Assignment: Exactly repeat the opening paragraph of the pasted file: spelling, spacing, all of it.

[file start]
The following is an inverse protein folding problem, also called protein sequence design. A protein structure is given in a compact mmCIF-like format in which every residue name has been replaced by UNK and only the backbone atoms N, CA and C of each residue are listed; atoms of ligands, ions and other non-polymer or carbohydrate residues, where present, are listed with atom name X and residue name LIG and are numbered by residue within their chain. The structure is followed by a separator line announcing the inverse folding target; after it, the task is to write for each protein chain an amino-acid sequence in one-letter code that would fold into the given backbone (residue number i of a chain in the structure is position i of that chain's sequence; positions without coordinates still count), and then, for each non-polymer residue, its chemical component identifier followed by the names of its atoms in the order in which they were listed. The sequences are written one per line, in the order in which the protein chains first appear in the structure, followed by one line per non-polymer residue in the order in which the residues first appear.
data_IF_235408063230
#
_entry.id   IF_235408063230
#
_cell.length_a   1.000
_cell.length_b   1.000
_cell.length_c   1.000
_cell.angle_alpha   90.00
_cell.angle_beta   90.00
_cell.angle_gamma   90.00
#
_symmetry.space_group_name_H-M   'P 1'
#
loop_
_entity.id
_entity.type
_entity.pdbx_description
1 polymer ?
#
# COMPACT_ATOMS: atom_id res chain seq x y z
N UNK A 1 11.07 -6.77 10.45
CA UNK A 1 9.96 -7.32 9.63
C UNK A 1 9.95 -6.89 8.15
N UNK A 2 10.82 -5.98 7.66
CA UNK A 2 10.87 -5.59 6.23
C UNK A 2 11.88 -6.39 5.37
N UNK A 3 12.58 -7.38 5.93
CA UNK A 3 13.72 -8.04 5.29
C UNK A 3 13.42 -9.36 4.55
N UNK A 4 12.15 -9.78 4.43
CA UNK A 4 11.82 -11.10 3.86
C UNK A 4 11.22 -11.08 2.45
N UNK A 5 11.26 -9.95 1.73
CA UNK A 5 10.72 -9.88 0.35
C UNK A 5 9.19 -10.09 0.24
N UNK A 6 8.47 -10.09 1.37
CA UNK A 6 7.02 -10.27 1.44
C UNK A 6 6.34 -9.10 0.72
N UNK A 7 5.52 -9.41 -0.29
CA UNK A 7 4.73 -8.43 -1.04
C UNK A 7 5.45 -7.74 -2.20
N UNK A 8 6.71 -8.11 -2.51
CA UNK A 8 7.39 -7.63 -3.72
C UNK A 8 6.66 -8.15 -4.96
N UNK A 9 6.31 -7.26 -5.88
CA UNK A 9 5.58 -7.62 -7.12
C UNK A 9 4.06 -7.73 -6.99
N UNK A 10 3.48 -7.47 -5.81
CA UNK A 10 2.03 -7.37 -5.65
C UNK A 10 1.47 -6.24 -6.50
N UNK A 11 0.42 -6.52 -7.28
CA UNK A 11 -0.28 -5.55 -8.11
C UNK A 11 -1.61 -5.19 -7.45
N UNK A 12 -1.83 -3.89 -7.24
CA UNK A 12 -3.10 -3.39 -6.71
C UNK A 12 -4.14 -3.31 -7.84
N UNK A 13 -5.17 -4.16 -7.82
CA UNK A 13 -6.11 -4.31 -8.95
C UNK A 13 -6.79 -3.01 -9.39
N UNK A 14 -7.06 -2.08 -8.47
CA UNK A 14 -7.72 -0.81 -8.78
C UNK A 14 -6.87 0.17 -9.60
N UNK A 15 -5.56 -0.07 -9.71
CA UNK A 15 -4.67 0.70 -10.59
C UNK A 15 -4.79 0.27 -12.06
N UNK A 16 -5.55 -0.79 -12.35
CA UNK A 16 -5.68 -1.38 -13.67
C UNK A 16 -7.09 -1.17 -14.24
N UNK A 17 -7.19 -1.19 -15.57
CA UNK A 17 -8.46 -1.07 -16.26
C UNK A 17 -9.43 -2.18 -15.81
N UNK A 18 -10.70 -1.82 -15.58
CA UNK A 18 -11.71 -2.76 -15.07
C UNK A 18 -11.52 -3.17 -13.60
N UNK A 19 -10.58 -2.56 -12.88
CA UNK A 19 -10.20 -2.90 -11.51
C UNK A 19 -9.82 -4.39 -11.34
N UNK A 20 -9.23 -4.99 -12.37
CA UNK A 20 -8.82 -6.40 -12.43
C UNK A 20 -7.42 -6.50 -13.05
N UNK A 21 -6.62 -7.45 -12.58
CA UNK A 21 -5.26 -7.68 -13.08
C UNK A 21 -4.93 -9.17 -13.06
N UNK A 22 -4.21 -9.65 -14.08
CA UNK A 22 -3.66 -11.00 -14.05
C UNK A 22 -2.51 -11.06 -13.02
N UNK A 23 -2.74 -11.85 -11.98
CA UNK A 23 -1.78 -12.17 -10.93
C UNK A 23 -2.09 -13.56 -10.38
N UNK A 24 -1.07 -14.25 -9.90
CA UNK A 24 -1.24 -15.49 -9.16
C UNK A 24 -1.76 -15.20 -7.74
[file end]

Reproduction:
The following is an inverse protein folding problem, also called protein sequence design. A protein structure is given in a compact mmCIF-like format in which every residue name has been replaced by UNK and only the backbone atoms N, CA and C of each residue are listed; atoms of ligands, ions and other non-polymer or carbohydrate residues, where present, are listed with atom name X and residue name LIG and are numbered by residue within their chain. The structure is followed by a separator line announcing the inverse folding target; after it, the task is to write for each protein chain an amino-acid sequence in one-letter code that would fold into the given backbone (residue number i of a chain in the structure is position i of that chain's sequence; positions without coordinates still count), and then, for each non-polymer residue, its chemical component identifier followed by the names of its atoms in the order in which they were listed. The sequences are written one per line, in the order in which the protein chains first appear in the structure, followed by one line per non-polymer residue in the order in which the residues first appear.